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George Crum And The Saratoga Chip
George Crum And The Saratoga Chip
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Author : Frank Morrison(Illustrator) Gaylia Taylor
Publisher : Lee & Low Books
ISBN# : 9781584302551
Pages : 32
Price :INR 1130
Offer Price:INR 1006
This book available on request
Book Description

Editorial Reviews -

George Crum and the Saratoga Chip

Janet Crane Barley - Childrens Literature

According to the authors note, this picture book, about the invention of the potato chip, is expanded from a very few facts. George Speck Crum was born in 1828. He is credited with inventing Saratoga chips while he was a chef trying to satisfy a fussy restaurant client who complained that the French fries he/she ordered were too thick. Most of the rest of the story of his life from childhood onward is based more on speculation than information. The book relies heavily on stereotypes to define his life, with some stereotypes evident in the artwork. For instance, Georges friend, a Frenchman who taught him to cook, is pictured looking rather effeminate with pointed beard on pointed chin and turned up toes on his shoes. The author is a retired reading teacher who has been writing childrens stories for years. This is her first picture book. The illustrator has won a number of awards and his artwork is included in many private collections including those of Bill Cosby and Maya Angelou. The book is published by Lee and Low Books, an independent childrens book publisher specializing in multicultural themes. Their website says the publisher "makes a special effort to work with artists of color, and takes pride in nurturing many authors and illustrators who are new to the world of childrens book publishing." 2006, Lee and Low Books Inc, Ages 4 to 7.

School Library Journal

Gr 1-5-This lively story of the inventor of the potato chip begins with Crums 1830s childhood in the Adirondacks, where his "feisty streak" gave him resilience in the face of prejudice against his Native American/African-American heritage. He combined a passion for cooking with a perfectionist bent and was hired as a chef at Moons Lake House in Saratoga Springs, where he created popular wild game and fish dishes. His encounters with fussy and demanding patrons led to the innovative idea of thinly sliced, deep-fried potatoes as the ultimate French fry, and his fame spread rapidly. He eventually opened his own restaurant, Crums Place, where everyone was treated equally, regardless of race or wealth. Taylor notes that the story is based on the "more substantiated existing facts" about a man whose life is largely undocumented. She writes clearly and compassionately, and treats topics of culinary history and race relations in an inviting manner. Crum is multidimensional in depiction, and readers can practically taste his crisp, freshly prepared chips. Morrisons richly colored acrylic illustrations have a comical look; the elongated figures shown from unusual angles create stylized exaggeration and burst with life. This book contains sufficient detail to interest older students, and its appealing format will assure its popularity as a read-aloud for the primary grades.-Joyce Adams Burner, Hillcrest Library, Prairie Village, KS Copyright 2006 Reed Business Information.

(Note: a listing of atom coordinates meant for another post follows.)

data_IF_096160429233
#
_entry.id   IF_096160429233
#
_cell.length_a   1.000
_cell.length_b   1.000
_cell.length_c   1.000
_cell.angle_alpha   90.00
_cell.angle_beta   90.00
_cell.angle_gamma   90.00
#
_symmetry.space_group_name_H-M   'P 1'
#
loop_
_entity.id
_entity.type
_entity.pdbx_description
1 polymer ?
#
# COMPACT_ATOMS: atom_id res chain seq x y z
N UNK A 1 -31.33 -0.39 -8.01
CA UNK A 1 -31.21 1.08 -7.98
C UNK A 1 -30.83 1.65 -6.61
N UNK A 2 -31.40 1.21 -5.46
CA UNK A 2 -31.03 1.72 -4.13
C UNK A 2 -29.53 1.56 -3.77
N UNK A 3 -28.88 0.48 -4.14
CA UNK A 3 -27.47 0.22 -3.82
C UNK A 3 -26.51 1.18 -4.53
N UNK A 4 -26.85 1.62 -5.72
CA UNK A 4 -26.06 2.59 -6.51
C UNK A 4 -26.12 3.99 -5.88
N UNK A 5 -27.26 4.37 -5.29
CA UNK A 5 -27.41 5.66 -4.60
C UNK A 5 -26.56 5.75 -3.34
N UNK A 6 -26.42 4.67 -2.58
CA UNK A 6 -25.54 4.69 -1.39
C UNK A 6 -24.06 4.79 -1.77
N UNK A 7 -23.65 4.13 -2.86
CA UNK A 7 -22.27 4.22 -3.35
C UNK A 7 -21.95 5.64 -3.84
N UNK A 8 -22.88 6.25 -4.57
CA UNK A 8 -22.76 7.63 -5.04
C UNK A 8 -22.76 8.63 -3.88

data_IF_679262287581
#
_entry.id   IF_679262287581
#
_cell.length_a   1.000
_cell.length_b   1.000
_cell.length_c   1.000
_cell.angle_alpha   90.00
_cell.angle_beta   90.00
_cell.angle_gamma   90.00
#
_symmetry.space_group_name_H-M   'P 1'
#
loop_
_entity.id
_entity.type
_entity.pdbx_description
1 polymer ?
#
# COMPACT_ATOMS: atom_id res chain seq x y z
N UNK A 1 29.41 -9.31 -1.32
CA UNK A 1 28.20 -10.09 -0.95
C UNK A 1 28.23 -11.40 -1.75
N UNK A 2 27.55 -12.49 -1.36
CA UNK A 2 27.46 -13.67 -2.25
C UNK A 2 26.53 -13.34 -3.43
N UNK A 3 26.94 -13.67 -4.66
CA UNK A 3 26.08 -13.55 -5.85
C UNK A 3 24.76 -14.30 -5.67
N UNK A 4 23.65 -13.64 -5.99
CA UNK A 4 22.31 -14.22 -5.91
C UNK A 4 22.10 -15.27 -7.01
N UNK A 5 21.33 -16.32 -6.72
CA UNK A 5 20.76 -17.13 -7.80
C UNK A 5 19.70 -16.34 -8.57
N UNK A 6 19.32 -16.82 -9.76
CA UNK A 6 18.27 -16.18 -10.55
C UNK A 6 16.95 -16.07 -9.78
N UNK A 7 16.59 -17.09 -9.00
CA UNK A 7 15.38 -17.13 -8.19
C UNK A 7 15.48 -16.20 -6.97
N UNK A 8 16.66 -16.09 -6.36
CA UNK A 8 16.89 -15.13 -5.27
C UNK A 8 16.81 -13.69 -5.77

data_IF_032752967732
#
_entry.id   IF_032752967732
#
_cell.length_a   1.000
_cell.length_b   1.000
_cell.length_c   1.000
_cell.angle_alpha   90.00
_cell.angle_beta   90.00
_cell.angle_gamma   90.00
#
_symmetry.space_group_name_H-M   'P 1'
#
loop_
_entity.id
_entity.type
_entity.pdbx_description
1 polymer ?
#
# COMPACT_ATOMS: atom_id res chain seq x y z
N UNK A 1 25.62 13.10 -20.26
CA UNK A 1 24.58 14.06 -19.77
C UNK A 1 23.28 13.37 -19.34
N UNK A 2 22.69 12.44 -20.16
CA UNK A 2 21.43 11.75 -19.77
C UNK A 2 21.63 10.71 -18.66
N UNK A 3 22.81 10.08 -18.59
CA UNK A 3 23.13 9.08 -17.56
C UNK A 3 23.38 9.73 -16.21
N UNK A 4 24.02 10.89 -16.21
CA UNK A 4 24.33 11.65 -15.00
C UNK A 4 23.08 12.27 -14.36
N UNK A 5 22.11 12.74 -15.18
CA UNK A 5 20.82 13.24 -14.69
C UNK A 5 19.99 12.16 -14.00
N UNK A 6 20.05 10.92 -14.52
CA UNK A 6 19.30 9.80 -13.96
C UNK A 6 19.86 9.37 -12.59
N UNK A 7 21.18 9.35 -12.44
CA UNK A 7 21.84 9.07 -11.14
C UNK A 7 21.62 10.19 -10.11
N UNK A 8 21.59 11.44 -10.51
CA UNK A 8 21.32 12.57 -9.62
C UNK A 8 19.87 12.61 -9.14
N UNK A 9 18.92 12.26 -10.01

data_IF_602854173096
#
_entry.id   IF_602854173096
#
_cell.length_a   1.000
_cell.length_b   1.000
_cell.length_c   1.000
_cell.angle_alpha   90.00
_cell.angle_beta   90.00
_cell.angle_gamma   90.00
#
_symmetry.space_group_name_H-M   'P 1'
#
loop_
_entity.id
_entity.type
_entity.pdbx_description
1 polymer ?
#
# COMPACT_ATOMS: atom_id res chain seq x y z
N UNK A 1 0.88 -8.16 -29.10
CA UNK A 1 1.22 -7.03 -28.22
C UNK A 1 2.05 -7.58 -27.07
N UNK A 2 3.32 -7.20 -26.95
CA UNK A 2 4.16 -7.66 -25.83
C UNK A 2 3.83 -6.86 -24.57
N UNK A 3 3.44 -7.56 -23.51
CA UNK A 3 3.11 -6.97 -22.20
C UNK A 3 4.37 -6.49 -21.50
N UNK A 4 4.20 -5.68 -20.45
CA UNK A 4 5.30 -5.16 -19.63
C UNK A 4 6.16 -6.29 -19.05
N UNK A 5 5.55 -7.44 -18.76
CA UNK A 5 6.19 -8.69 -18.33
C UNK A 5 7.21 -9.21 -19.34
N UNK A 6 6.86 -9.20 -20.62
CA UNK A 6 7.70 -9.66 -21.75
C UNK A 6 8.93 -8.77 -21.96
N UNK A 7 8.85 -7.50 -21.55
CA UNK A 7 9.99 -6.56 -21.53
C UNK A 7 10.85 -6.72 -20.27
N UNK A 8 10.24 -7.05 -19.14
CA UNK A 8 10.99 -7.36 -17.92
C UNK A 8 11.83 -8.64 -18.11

Kirkus Reviews

Spinning lively invented details around skimpy historical records, Taylor profiles the 19th-century chef credited with inventing the potato chip. Crum, thought to be of mixed Native-American and African-American ancestry, was a lover of the outdoors, who turned cooking skills learned from a French hunter into a kitchen job at an upscale resort in New York state. As the story goes, he fried up the first batch of chips in a fit of pique after a diner complained that his French fries were cut too thickly. Morrisons schoolroom, kitchen and restaurant scenes seem a little more integrated than would have been likely in the 1850s, but his sinuous figures slide through them with exaggerated elegance, adding a theatrical energy as delicious as the snack food they celebrate. The author leaves Crum presiding over a restaurant (also integrated) of his own, closes with a note separating fact from

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